(Image: Duncan Soar)
We’re delighted to report that the Environment Agency has named the Wandle as one of the UK’s rivers which has shrugged off its industrial past and improved the most in the last twenty years.
From the EA’s press release:
Historically the river has suffered extreme pollution and was officially declared a sewer in the 1960s. But over the last 20 years it has become a vibrant rich habitat due to better environmental regulation, a fish stocking programme and huge local enthusiasm for the river which has resulted in a vast improvement of water quality.
The Wandle is now well known as one of the best urban coarse fisheries in the country and supports a huge variety of wildlife supporting a wide variety of species including chub, barbel and eel. It has also become a very popular location for walkers.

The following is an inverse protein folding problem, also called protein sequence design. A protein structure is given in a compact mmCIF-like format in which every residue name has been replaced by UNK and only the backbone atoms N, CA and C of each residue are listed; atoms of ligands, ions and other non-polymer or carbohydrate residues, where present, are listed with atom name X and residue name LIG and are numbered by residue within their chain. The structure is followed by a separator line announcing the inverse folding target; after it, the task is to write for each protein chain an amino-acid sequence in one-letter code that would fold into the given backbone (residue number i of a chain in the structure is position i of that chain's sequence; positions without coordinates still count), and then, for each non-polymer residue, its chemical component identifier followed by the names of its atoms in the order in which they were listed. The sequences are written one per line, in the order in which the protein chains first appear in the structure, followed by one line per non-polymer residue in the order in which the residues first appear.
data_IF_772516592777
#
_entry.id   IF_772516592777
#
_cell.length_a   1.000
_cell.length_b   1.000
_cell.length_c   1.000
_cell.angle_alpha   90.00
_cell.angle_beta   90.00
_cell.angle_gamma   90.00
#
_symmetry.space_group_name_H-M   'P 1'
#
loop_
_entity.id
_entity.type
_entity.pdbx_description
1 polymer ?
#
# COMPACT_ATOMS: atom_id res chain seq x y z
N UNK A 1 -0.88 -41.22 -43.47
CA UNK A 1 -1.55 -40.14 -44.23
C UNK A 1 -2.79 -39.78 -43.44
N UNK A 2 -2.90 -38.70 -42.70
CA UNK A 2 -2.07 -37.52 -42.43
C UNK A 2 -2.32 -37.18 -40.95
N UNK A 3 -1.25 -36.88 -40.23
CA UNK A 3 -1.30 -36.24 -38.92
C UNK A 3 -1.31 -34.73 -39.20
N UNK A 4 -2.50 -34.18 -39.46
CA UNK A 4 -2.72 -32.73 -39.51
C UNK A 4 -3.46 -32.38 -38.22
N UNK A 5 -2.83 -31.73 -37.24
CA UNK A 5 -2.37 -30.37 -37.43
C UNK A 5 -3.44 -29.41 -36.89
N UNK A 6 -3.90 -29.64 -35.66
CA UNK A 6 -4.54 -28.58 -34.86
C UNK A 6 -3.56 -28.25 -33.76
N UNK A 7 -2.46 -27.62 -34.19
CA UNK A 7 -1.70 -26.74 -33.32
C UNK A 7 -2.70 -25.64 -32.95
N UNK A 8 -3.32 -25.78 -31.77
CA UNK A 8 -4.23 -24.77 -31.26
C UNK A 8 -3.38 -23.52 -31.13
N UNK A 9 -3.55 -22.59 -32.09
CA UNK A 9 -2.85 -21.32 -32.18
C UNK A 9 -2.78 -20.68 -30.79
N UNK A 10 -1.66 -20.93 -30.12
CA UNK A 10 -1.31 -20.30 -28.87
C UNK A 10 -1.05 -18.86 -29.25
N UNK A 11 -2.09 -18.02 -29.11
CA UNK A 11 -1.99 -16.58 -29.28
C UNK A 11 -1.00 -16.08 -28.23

On a slow news Tuesday after the August Bank Holiday weekend, BBC and ITV film crews descended on the Wandle… and camped at Morden Hall Park for a full twelve hours of rolling coverage, interviewing the National Trust’s Simon Cranmer and Chris Heels, the EA’s Tom Cousins, and our own Director Bella Davies and Trustee Jane Porter.
Print and digital media picked up the story too, and you can read some of those stories and commentaries here:
Many thanks to all our project partners and amazing volunteers who have done so much to help the Wandle recover its health – and here’s to many more improvements in the months and years to come!